Some albums turn so far inward that you almost feel guilty when you hear them. It’s akin to eavesdropping on the artist’s inner thoughts and memories. Plenty come to mind: John Lennon’s “Plastic Ono Band,” Joni Mitchell’s “Blue,” Mickey Newbury’s “Looks Like Rain,” and Peggy Lee’s “Norma Deloris Egstrom From Jamestown, North Dakota.” Add to that any number of records by Elliott Smith, Billie Holiday, Nick Drake, and so on.
They belong to the canon of confessional pop music, little windows into a scene we weren’t supposed to see but are glad we did. Sufjan Stevens’s latest work is in that tradition. Out on Tuesday, “Carrie & Lowell” is an elegy to loss and grief and the ways we process and move beyond both. In 2012, the singer-songwriter lost his mother, Carrie, with whom he had a tumultuous relationship, and her passing sent Stevens into an emotional but also creative upheaval.
The album is about forgiveness and familial bonds. Carrie left Stevens’s father and their children while he was still a baby and got remarried to a man named Lowell, who would end up being a pillar of support in the artist’s life.
Stevens is celebrated for the scope of his projects, from two ambitious albums about US states to a mixed-media exploration of the Brooklyn-Queens Expressway. Along the way he has peppered his discography with festive Christmas albums and a foray into electronic textures on 2010’s “The Age of Adz.”
His new album is a return to narrative storytelling that’s less concerned with grandeur than with intimacy. Indeed, the liner notes indicate some tracks were “recorded on an iPhone in a hotel room.” The music on its own — fleshed out by kindred spirits including Thomas Bartlett, Laura Veirs, and Sean Carey, among others — pricks up the ears, glowing with guitars submerged in celestial effects until the occasional solo pierces the quietude. (I would gladly listen to an instrumental version of “Carrie & Lowell.”)
As it stands, Stevens’s words drive these songs, and not always in the most linear fashion. Lyrics that meander in unruly metric on the page are parsed into eloquent couplets that, somehow, sound conversational. “Signs and wonders, sea lion caves in the dark / Blind faith, God’s grace, nothing else left to impart,” he sings on “The Only Thing.” And it works.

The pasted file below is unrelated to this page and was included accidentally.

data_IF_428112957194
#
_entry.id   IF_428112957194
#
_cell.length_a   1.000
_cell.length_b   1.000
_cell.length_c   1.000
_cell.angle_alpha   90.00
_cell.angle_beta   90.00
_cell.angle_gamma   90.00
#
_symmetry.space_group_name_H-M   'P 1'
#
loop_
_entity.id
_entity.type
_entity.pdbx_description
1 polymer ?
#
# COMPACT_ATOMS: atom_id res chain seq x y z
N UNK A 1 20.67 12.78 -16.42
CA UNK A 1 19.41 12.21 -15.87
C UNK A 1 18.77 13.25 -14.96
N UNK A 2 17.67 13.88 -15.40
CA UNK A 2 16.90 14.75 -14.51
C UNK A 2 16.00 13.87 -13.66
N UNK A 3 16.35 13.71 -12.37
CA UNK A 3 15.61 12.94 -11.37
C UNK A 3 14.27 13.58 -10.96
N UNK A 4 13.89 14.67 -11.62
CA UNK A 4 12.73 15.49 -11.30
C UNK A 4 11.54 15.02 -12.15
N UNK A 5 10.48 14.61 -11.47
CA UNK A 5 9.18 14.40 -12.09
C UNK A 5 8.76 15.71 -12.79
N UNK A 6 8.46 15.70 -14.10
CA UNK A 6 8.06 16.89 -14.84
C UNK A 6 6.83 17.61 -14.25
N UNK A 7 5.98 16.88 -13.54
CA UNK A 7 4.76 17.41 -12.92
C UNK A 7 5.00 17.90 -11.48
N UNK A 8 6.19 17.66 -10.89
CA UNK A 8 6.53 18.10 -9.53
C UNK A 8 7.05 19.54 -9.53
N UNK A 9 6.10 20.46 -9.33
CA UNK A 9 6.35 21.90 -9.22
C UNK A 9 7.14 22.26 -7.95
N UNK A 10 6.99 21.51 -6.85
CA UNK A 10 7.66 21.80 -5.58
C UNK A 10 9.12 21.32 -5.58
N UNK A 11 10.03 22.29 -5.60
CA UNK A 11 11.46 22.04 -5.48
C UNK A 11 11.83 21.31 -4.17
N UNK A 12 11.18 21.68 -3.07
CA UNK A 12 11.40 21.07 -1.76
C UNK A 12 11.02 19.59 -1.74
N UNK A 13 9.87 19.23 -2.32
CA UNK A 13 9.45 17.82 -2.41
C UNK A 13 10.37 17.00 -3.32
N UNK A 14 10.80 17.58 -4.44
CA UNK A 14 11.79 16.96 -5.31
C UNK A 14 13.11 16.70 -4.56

Other times Stevens is less obtuse, hitting you square in the head and heart, as he does with sublime directness on “All of Me Wants All of You”:
On the sheet I see your horizon
All of me pressed onto you
But in this light you look like Poseidon
I’m just a ghost you walk right through
The way the words wrap around the music and his voice is so beautiful it nearly hurts. (It may or may not have made a grown man get teary-eyed on the subway.)
More than any other song, “Fourth of July” drills to the core of what makes “Carrie & Lowell” such a devastating listen. “It was night when you died, my firefly / What could I have said to raise you from the dead? / Oh, could I be the sky on the Fourth of July?” he sings, presumably about his mother’s passing. Sprinkled with tender pet names — “my little hawk,” “my little loon” — the verses culminate in a sobering about-face: “We’re all gonna die.”
Those are four simple words that carry not only the weight of this album, but of the whole world. It’s astonishing to hear them in a song, but as Stevens sings on “Eugene: “What’s the point of singing songs / If they’ll never even hear you?” (Out Tuesday)
ESSENTIAL “All of Me Wants All of You”
Sufjan Stevens performs at the Citi Wang Theatre on May 4.James Reed can be reached at email@example.com. Follow him on Twitter @GlobeJamesReed.